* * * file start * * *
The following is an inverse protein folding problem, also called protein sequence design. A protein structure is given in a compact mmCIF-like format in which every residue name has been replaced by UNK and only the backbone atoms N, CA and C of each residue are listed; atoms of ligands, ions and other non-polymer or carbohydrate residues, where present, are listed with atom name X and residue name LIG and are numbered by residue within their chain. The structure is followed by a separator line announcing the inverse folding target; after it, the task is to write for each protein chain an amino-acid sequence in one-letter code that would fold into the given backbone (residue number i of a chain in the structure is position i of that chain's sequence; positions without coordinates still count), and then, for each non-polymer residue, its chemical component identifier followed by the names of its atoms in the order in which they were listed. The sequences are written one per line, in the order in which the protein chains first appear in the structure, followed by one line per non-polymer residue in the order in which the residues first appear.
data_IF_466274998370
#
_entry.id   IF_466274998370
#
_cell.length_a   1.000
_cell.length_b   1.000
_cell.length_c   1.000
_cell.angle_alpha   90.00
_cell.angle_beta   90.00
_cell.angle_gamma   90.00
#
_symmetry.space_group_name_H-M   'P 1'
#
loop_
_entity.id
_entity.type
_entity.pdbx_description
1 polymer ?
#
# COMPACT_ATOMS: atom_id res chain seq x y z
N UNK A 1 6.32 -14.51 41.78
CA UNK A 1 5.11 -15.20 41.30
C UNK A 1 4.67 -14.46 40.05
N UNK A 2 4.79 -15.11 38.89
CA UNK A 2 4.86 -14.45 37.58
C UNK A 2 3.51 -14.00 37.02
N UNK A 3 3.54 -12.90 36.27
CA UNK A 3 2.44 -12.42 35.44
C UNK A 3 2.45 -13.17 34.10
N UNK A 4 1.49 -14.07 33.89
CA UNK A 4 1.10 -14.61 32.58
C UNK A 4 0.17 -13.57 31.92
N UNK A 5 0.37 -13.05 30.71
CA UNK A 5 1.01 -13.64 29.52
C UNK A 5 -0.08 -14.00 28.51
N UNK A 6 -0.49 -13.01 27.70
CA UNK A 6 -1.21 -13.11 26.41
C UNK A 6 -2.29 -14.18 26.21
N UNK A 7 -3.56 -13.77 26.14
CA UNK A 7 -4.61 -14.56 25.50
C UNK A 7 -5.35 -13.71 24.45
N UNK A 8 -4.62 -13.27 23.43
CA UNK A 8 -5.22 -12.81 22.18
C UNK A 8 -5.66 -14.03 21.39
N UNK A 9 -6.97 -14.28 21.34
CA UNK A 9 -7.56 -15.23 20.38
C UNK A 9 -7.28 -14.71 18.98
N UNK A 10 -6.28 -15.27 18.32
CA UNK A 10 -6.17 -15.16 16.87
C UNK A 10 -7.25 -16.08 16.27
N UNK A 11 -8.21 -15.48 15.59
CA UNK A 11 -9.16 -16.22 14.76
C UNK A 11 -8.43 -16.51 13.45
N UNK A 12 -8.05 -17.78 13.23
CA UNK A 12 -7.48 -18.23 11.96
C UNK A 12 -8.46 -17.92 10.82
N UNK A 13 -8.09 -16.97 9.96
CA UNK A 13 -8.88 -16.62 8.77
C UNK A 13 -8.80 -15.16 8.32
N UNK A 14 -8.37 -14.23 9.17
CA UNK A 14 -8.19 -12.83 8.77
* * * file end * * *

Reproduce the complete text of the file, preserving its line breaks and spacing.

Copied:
The following is an inverse protein folding problem, also called protein sequence design. A protein structure is given in a compact mmCIF-like format in which every residue name has been replaced by UNK and only the backbone atoms N, CA and C of each residue are listed; atoms of ligands, ions and other non-polymer or carbohydrate residues, where present, are listed with atom name X and residue name LIG and are numbered by residue within their chain. The structure is followed by a separator line announcing the inverse folding target; after it, the task is to write for each protein chain an amino-acid sequence in one-letter code that would fold into the given backbone (residue number i of a chain in the structure is position i of that chain's sequence; positions without coordinates still count), and then, for each non-polymer residue, its chemical component identifier followed by the names of its atoms in the order in which they were listed. The sequences are written one per line, in the order in which the protein chains first appear in the structure, followed by one line per non-polymer residue in the order in which the residues first appear.
data_IF_466274998370
#
_entry.id   IF_466274998370
#
_cell.length_a   1.000
_cell.length_b   1.000
_cell.length_c   1.000
_cell.angle_alpha   90.00
_cell.angle_beta   90.00
_cell.angle_gamma   90.00
#
_symmetry.space_group_name_H-M   'P 1'
#
loop_
_entity.id
_entity.type
_entity.pdbx_description
1 polymer ?
#
# COMPACT_ATOMS: atom_id res chain seq x y z
N UNK A 1 6.32 -14.51 41.78
CA UNK A 1 5.11 -15.20 41.30
C UNK A 1 4.67 -14.46 40.05
N UNK A 2 4.79 -15.11 38.89
CA UNK A 2 4.86 -14.45 37.58
C UNK A 2 3.51 -14.00 37.02
N UNK A 3 3.54 -12.90 36.27
CA UNK A 3 2.44 -12.42 35.44
C UNK A 3 2.45 -13.17 34.10
N UNK A 4 1.49 -14.07 33.89
CA UNK A 4 1.10 -14.61 32.58
C UNK A 4 0.17 -13.57 31.92
N UNK A 5 0.37 -13.05 30.71
CA UNK A 5 1.01 -13.64 29.52
C UNK A 5 -0.08 -14.00 28.51
N UNK A 6 -0.49 -13.01 27.70
CA UNK A 6 -1.21 -13.11 26.41
C UNK A 6 -2.29 -14.18 26.21
N UNK A 7 -3.56 -13.77 26.14
CA UNK A 7 -4.61 -14.56 25.50
C UNK A 7 -5.35 -13.71 24.45
N UNK A 8 -4.62 -13.27 23.43
CA UNK A 8 -5.22 -12.81 22.18
C UNK A 8 -5.66 -14.03 21.39
N UNK A 9 -6.97 -14.28 21.34
CA UNK A 9 -7.56 -15.23 20.38
C UNK A 9 -7.28 -14.71 18.98
N UNK A 10 -6.28 -15.27 18.32
CA UNK A 10 -6.17 -15.16 16.87
C UNK A 10 -7.25 -16.08 16.27
N UNK A 11 -8.21 -15.48 15.59
CA UNK A 11 -9.16 -16.22 14.76
C UNK A 11 -8.43 -16.51 13.45
N UNK A 12 -8.05 -17.78 13.23
CA UNK A 12 -7.48 -18.23 11.96
C UNK A 12 -8.46 -17.92 10.82
N UNK A 13 -8.09 -16.97 9.96
CA UNK A 13 -8.88 -16.62 8.77
C UNK A 13 -8.80 -15.16 8.32
N UNK A 14 -8.37 -14.23 9.17
CA UNK A 14 -8.19 -12.83 8.77